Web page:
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Proofreading tweaks

- Consistent hash structure
- Rewording / typo fixes
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1 parent d4dad04 commit 8fcc1bed044d344e64ea340901d4740c9696b338 @jroes jroes committed Mar 29, 2013
Showing with 7 additions and 7 deletions.
  1. +7 −7 guides/source/action_controller_overview.md
@@ -39,7 +39,7 @@ class ClientsController < ApplicationController
end
```
-As an example, if a user goes to `/clients/new` in your application to add a new client, Rails will create an instance of `ClientsController` and run the `new` method. Note that the empty method from the example above could work just fine because Rails will by default render the `new.html.erb` view unless the action says otherwise. The `new` method could make available to the view a `@client` instance variable by creating a new `Client`:
+As an example, if a user goes to `/clients/new` in your application to add a new client, Rails will create an instance of `ClientsController` and run the `new` method. Note that the empty method from the example above would work just fine because Rails will by default render the `new.html.erb` view unless the action says otherwise. The `new` method could make available to the view a `@client` instance variable by creating a new `Client`:
```ruby
def new
@@ -113,21 +113,21 @@ To send a hash you include the key name inside the brackets:
</form>
```
-When this form is submitted, the value of `params[:client]` will be `{"name" => "Acme", "phone" => "12345", "address" => {"postcode" => "12345", "city" => "Carrot City"}}`. Note the nested hash in `params[:client][:address]`.
+When this form is submitted, the value of `params[:client]` will be `{ "name" => "Acme", "phone" => "12345", "address" => { "postcode" => "12345", "city" => "Carrot City" } }`. Note the nested hash in `params[:client][:address]`.
-Note that the `params` hash is actually an instance of `ActiveSupport::HashWithIndifferentAccess`, which acts like a hash that lets you use symbols and strings interchangeably as keys.
+Note that the `params` hash is actually an instance of `ActiveSupport::HashWithIndifferentAccess`, which acts like a hash but lets you use symbols and strings interchangeably as keys.
### JSON parameters
-If you're writing a web service application, you might find yourself more comfortable on accepting parameters in JSON format. Rails will automatically convert your parameters into `params` hash, which you'll be able to access like you would normally do with form data.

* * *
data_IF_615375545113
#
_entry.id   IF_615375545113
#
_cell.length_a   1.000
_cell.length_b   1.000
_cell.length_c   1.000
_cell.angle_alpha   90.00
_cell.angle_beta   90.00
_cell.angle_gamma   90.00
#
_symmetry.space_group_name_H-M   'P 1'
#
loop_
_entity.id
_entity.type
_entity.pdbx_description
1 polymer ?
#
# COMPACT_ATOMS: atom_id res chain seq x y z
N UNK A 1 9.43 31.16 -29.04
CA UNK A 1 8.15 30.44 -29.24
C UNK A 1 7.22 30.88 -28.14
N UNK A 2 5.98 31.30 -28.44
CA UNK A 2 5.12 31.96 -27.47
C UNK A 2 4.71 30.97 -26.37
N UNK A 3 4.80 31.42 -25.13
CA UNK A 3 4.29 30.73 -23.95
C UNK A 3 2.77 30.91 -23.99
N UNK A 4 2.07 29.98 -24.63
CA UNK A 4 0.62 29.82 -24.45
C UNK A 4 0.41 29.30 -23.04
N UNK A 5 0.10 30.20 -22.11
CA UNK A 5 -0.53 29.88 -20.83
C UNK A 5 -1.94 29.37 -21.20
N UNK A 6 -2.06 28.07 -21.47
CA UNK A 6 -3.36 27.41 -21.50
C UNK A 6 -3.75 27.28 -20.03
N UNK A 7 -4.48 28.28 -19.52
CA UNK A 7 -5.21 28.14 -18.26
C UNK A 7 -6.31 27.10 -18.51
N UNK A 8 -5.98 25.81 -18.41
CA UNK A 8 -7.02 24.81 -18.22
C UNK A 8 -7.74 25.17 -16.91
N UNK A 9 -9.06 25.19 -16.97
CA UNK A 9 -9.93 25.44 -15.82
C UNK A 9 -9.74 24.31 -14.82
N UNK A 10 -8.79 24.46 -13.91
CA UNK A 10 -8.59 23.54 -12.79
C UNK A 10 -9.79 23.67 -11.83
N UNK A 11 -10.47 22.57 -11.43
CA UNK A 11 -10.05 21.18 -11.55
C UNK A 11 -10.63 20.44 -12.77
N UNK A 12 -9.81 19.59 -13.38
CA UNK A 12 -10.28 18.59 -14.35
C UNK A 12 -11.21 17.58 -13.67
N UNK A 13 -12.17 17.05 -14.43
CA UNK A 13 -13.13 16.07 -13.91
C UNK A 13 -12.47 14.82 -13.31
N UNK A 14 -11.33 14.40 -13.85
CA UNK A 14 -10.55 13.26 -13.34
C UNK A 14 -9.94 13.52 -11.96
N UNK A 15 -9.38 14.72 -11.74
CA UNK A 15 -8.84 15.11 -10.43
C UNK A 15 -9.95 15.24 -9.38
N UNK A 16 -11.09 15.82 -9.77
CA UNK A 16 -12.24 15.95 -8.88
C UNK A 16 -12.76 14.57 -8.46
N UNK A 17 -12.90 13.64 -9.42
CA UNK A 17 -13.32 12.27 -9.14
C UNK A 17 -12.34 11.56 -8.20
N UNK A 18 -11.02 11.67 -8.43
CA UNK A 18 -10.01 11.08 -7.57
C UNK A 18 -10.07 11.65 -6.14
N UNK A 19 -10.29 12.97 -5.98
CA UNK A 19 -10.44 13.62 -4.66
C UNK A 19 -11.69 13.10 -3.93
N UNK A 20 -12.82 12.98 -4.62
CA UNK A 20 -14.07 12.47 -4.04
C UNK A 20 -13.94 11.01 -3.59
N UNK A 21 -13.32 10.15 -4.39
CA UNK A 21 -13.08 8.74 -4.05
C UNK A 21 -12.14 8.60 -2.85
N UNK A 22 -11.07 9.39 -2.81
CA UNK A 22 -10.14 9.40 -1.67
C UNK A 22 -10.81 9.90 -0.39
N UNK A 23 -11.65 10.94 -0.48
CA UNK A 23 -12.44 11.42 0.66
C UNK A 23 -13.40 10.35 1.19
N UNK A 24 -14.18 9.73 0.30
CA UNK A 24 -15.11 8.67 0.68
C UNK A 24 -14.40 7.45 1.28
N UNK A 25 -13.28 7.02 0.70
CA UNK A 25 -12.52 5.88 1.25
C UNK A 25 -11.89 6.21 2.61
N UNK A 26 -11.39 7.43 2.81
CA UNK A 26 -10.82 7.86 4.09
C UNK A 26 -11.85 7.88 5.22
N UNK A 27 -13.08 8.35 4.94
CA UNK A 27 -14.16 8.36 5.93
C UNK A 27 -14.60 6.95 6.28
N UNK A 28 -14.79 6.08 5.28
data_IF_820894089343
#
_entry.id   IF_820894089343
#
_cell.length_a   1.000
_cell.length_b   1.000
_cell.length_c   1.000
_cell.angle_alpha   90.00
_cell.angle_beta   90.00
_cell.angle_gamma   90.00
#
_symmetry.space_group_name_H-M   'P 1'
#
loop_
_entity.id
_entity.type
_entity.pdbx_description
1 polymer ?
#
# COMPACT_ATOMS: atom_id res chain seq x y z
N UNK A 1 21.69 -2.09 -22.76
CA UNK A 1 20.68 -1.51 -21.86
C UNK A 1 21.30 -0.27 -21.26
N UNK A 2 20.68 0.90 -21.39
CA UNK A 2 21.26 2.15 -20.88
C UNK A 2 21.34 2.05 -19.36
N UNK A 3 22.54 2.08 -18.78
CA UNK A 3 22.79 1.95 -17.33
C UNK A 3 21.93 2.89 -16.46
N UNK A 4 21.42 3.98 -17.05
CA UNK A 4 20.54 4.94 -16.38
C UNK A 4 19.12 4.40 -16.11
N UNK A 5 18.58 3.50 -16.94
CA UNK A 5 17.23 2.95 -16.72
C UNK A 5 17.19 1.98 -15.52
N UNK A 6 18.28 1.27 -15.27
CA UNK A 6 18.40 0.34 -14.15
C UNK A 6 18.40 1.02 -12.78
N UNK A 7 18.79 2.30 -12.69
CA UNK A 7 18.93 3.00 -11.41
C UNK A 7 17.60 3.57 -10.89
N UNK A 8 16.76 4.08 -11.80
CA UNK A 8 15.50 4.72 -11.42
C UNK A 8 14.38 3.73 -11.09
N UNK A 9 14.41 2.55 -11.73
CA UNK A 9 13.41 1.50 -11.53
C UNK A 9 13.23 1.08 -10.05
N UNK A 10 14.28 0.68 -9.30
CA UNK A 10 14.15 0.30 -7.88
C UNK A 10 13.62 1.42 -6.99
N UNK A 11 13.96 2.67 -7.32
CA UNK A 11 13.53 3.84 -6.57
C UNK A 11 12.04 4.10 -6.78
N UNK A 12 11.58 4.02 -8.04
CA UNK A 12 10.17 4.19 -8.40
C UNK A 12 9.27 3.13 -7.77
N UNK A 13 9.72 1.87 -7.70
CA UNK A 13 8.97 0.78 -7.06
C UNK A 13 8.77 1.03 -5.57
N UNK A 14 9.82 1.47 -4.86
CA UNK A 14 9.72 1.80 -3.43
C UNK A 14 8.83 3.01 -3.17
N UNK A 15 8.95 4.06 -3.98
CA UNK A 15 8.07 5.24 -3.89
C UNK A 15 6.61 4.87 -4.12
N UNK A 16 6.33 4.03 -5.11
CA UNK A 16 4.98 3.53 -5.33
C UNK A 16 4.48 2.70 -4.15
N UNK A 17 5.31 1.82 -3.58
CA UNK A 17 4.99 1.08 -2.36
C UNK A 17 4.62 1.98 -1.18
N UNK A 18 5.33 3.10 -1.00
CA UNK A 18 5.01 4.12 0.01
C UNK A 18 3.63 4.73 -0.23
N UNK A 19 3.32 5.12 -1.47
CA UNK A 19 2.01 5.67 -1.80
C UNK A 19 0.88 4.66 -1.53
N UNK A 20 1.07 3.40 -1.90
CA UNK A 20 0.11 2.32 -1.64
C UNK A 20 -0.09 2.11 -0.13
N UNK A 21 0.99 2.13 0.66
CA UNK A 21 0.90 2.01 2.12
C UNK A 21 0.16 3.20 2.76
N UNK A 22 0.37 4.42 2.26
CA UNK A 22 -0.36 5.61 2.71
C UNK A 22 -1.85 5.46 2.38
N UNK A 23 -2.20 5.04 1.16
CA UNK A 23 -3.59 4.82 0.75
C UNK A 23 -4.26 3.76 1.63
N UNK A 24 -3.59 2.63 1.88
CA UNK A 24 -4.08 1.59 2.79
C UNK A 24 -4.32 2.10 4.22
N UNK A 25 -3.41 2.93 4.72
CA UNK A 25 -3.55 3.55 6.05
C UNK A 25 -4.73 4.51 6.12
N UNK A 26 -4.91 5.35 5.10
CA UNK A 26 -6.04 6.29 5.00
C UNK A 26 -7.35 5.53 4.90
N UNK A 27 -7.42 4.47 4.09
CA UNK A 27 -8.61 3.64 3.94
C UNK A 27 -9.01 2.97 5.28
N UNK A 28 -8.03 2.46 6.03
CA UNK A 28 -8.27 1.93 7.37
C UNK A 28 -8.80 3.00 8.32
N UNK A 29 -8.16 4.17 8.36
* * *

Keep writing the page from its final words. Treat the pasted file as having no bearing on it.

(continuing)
+If you're writing a web service application, you might find yourself more comfortable accepting parameters in JSON format. Rails will automatically convert your parameters into the `params` hash, which you can access as you would normally.
-So for example, if you are sending this JSON parameter:
+So for example, if you are sending this JSON content:
```json
{ "company": { "name": "acme", "address": "123 Carrot Street" } }
```
-You'll get `params[:company]` as `{ :name => "acme", "address" => "123 Carrot Street" }`.
+You'll get `params[:company]` as `{ "name" => "acme", "address" => "123 Carrot Street" }`.
Also, if you've turned on `config.wrap_parameters` in your initializer or calling `wrap_parameters` in your controller, you can safely omit the root element in the JSON parameter. The parameters will be cloned and wrapped in the key according to your controller's name by default. So the above parameter can be written as:
@@ -143,7 +143,7 @@ And assume that you're sending the data to `CompaniesController`, it would then
You can customize the name of the key or specific parameters you want to wrap by consulting the [API documentation](http://api.rubyonrails.org/classes/ActionController/ParamsWrapper.html)
-NOTE: A support for parsing XML parameters has been extracted into a gem named `actionpack-xml_parser`
+NOTE: Support for parsing XML parameters has been extracted into a gem named `actionpack-xml_parser`
### Routing Parameters

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